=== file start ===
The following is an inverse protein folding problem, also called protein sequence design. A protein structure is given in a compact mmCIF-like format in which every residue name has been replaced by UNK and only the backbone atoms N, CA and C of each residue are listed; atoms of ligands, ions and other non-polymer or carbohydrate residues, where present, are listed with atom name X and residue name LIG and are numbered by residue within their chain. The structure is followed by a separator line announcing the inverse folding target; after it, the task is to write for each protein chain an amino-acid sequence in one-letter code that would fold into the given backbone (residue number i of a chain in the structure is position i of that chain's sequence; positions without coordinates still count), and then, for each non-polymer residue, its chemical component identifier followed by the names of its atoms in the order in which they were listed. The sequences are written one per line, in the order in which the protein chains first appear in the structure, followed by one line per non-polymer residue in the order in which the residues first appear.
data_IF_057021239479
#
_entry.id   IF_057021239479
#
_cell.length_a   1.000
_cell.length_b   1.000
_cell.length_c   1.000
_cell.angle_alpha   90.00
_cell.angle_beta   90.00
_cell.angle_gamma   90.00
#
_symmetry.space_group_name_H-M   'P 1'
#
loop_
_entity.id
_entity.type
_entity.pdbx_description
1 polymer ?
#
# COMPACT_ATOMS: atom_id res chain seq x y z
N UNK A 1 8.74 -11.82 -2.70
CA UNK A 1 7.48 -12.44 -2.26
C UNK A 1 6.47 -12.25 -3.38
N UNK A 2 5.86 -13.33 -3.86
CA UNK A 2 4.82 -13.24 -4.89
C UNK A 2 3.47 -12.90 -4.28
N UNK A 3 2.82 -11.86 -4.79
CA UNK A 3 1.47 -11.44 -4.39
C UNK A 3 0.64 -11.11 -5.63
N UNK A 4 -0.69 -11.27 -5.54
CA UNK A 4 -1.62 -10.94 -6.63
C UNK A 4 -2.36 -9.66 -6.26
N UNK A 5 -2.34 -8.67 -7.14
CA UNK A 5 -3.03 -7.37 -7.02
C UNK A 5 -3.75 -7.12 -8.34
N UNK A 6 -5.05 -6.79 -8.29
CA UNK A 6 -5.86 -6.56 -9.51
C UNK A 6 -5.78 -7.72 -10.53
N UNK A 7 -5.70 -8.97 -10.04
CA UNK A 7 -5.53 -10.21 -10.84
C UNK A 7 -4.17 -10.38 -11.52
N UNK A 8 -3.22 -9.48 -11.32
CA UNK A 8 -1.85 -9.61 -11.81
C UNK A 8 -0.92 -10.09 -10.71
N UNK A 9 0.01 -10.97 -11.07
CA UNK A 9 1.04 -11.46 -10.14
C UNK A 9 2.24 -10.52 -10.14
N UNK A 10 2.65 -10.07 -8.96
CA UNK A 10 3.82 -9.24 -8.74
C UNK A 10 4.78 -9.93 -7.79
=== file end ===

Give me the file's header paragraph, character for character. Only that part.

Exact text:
The following is an inverse protein folding problem, also called protein sequence design. A protein structure is given in a compact mmCIF-like format in which every residue name has been replaced by UNK and only the backbone atoms N, CA and C of each residue are listed; atoms of ligands, ions and other non-polymer or carbohydrate residues, where present, are listed with atom name X and residue name LIG and are numbered by residue within their chain. The structure is followed by a separator line announcing the inverse folding target; after it, the task is to write for each protein chain an amino-acid sequence in one-letter code that would fold into the given backbone (residue number i of a chain in the structure is position i of that chain's sequence; positions without coordinates still count), and then, for each non-polymer residue, its chemical component identifier followed by the names of its atoms in the order in which they were listed. The sequences are written one per line, in the order in which the protein chains first appear in the structure, followed by one line per non-polymer residue in the order in which the residues first appear.